Consequently, I wrote poems such as "Light and Only Light" aka "I am Goddess"--sort of me telling me to think more of me or nobody else would, certainly not a man--, or "I Can Only Speak of Me, that reflects a search for self and the dark places it takes you, and "Evoulution" that reflects what it might meant for me to be a straight woman without a man. I wondered how much more dependent I might be on female networks than I'd ever before considered as I quickly discovered males didn't want to be real friends unless that included sharing a bed sometimes. I couldn't accommodate them because casual sex is not really my style.

I emphasize "straight" with the word "woman" because I recall the men who dropped by my poetry sometimes to suggest I was a lesbian because I had no clear interest in knowing them instead of myself at the moment and because I wrote about womanly matters.

Unlike my former spouse, I had no desire to leap immediately into a new marriage. And as I pushed away a few men who clearly had marriage in mind, I contemplated what it means to nurture the bonds of platonic affection. The kindest word a man dubbed me, as far as my work went, was "womanist."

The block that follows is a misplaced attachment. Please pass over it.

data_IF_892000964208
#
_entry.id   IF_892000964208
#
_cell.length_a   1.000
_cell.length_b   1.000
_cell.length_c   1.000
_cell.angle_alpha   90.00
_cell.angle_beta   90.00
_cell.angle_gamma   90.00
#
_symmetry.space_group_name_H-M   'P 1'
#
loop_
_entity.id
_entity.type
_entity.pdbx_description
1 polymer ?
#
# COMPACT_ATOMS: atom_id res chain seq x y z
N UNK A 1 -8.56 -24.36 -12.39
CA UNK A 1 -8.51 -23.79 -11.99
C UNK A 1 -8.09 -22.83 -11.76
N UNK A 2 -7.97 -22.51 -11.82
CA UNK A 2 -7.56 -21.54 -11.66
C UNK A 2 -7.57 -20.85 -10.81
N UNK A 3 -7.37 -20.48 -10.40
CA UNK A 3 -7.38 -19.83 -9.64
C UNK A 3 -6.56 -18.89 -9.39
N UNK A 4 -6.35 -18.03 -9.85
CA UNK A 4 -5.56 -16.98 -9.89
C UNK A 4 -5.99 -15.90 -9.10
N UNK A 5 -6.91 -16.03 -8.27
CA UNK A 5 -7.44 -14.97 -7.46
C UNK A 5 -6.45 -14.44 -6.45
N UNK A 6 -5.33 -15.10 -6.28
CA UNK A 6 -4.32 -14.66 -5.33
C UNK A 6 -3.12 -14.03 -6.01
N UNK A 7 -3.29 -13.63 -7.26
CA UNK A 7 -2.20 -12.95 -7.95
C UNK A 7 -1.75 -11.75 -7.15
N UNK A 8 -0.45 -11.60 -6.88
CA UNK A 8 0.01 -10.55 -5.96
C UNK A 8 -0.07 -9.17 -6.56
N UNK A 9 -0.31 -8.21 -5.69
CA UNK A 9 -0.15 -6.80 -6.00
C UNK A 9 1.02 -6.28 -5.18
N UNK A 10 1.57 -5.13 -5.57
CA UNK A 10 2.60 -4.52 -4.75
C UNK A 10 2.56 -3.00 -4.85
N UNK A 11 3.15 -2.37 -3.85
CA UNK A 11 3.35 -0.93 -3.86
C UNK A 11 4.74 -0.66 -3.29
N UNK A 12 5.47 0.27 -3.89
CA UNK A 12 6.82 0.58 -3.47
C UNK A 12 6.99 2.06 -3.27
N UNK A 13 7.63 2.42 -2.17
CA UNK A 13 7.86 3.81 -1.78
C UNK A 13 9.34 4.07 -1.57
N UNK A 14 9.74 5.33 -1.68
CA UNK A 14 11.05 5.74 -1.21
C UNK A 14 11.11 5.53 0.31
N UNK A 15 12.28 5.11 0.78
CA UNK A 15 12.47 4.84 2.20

Lately, perhaps because I look at the world with five decades beneath my belt, I ponder how this world has changed its view of female friendships. It seems women's relationships with women, especially well-known women, get pinned beneath microscopes. While men have been encouraged to have male bonding sessions, the female bond is being scrutinized and open acts of affection labeled "gay."

You know what I'm talking about, the Oprah and Gayle rumors that Rosie O'Donnell, for instance, would rather fan than discuss intelligently under the possibility that there is such a thing as platonic attachment. I'm not sure what that's about, Rosie fantasizing or the world's growing dysfunction revealing a belief that the only real affection is sexual or romantic affection.